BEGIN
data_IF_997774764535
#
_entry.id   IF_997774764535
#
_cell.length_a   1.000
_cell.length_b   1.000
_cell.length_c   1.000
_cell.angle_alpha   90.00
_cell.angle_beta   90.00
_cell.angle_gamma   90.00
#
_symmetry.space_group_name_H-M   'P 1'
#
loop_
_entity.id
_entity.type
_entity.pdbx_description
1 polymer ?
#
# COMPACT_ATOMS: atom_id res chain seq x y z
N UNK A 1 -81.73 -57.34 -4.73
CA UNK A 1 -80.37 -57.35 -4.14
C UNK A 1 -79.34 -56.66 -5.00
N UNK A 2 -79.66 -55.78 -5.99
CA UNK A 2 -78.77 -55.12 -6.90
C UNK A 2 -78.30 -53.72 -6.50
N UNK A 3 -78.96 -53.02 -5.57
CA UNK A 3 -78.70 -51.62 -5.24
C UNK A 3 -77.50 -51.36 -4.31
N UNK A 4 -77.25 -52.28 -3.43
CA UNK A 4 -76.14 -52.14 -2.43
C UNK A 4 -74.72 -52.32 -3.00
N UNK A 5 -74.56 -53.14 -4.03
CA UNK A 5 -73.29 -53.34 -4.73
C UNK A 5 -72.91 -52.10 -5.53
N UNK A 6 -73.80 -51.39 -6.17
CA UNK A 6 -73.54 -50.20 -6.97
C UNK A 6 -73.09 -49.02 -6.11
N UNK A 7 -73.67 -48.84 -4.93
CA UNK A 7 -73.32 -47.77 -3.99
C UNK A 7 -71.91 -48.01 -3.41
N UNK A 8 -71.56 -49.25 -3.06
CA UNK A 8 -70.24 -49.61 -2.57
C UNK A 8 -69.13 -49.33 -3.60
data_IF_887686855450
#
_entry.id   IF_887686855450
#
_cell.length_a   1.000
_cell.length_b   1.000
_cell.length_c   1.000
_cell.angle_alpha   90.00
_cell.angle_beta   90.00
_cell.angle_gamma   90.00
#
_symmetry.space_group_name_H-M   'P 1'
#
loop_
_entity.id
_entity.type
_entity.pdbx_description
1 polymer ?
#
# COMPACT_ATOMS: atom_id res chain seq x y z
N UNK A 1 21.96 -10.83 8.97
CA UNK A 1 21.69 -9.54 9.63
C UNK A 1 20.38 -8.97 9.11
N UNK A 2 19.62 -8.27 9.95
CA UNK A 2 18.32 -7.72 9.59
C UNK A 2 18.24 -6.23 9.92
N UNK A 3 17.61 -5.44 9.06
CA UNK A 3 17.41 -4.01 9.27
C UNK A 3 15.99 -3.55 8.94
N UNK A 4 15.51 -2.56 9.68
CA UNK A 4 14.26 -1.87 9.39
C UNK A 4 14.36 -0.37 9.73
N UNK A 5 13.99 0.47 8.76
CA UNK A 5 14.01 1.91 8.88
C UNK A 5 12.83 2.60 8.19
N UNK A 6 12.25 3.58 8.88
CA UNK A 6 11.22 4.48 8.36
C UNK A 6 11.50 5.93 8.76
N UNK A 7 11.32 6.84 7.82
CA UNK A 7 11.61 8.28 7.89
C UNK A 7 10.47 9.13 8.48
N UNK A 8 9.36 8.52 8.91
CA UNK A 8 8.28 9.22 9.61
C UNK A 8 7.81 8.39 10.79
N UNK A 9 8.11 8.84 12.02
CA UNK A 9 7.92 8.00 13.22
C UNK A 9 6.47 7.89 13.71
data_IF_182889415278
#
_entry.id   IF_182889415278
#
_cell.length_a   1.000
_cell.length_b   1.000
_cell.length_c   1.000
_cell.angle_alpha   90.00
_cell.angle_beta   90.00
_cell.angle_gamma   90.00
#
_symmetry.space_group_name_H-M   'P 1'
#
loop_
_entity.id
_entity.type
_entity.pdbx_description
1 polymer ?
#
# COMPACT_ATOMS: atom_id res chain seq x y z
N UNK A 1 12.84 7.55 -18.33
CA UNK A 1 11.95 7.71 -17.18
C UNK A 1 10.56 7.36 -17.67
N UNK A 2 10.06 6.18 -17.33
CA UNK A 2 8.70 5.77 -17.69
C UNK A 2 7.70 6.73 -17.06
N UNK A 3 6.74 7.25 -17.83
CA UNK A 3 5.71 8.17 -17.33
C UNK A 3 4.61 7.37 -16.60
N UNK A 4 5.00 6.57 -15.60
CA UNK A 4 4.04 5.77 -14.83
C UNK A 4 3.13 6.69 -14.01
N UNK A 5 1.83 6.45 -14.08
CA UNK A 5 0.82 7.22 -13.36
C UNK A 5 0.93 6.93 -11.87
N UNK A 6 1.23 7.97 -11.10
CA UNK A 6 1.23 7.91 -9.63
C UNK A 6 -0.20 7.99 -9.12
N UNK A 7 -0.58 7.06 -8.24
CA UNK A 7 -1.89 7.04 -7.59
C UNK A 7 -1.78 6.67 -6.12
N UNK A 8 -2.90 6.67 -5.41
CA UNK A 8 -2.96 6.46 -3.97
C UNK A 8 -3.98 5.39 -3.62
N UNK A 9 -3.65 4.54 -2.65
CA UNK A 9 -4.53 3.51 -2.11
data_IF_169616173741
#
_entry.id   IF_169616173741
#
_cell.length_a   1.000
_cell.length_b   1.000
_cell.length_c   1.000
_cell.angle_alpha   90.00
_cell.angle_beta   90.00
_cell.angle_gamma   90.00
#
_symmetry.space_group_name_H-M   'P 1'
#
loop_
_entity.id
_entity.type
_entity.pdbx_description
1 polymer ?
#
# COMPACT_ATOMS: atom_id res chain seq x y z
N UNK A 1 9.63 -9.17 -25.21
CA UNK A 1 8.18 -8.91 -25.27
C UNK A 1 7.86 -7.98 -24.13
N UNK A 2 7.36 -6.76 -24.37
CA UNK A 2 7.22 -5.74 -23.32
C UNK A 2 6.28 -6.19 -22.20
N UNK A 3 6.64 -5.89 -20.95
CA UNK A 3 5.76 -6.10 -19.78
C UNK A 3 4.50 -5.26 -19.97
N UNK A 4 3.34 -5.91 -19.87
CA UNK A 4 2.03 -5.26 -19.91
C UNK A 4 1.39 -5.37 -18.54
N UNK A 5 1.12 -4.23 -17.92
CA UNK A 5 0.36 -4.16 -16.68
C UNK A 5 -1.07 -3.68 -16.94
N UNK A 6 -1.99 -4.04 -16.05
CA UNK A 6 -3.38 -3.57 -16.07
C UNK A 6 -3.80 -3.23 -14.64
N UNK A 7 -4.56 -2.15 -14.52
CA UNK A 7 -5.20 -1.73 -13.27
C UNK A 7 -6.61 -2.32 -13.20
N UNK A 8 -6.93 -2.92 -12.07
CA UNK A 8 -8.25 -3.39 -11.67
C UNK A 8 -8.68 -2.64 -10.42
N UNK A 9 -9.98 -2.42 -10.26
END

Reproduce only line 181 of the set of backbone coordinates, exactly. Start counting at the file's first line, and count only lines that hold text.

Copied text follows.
C UNK A 8 -8.68 -2.64 -10.42